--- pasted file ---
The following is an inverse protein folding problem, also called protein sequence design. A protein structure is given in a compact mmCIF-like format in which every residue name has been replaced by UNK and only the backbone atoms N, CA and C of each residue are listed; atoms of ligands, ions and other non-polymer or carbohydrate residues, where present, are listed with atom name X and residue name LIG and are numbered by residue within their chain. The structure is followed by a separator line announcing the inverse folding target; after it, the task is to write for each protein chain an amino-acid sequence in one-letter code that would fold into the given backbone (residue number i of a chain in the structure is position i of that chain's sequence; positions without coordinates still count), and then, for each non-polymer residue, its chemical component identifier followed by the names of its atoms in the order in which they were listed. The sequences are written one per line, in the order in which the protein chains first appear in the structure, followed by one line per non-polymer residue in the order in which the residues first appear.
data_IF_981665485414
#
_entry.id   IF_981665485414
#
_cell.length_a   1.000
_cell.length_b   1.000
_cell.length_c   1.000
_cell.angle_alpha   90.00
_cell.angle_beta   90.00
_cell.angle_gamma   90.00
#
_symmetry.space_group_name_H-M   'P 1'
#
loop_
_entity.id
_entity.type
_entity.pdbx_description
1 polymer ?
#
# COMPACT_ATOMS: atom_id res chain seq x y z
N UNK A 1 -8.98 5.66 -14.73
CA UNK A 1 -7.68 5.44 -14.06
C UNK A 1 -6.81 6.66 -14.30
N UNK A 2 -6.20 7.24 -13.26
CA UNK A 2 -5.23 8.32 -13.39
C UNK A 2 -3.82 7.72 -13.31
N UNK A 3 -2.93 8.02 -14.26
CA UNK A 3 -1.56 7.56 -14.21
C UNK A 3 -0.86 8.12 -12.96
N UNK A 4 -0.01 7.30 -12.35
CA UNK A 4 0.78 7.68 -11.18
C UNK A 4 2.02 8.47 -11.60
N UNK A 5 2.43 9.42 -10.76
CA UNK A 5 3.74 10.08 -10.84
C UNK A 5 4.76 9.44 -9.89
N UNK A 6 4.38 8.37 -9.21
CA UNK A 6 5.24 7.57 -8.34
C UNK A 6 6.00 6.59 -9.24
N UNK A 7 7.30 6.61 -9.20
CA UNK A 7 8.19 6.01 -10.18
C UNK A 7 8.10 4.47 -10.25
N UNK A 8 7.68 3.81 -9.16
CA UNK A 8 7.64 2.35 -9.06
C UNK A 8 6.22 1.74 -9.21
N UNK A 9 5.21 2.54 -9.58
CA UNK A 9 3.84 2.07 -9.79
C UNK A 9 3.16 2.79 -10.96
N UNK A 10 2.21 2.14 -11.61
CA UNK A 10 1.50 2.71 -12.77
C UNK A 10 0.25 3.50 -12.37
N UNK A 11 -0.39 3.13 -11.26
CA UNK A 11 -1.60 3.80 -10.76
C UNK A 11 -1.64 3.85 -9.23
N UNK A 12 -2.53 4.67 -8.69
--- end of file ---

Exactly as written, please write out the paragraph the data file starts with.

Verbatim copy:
The following is an inverse protein folding problem, also called protein sequence design. A protein structure is given in a compact mmCIF-like format in which every residue name has been replaced by UNK and only the backbone atoms N, CA and C of each residue are listed; atoms of ligands, ions and other non-polymer or carbohydrate residues, where present, are listed with atom name X and residue name LIG and are numbered by residue within their chain. The structure is followed by a separator line announcing the inverse folding target; after it, the task is to write for each protein chain an amino-acid sequence in one-letter code that would fold into the given backbone (residue number i of a chain in the structure is position i of that chain's sequence; positions without coordinates still count), and then, for each non-polymer residue, its chemical component identifier followed by the names of its atoms in the order in which they were listed. The sequences are written one per line, in the order in which the protein chains first appear in the structure, followed by one line per non-polymer residue in the order in which the residues first appear.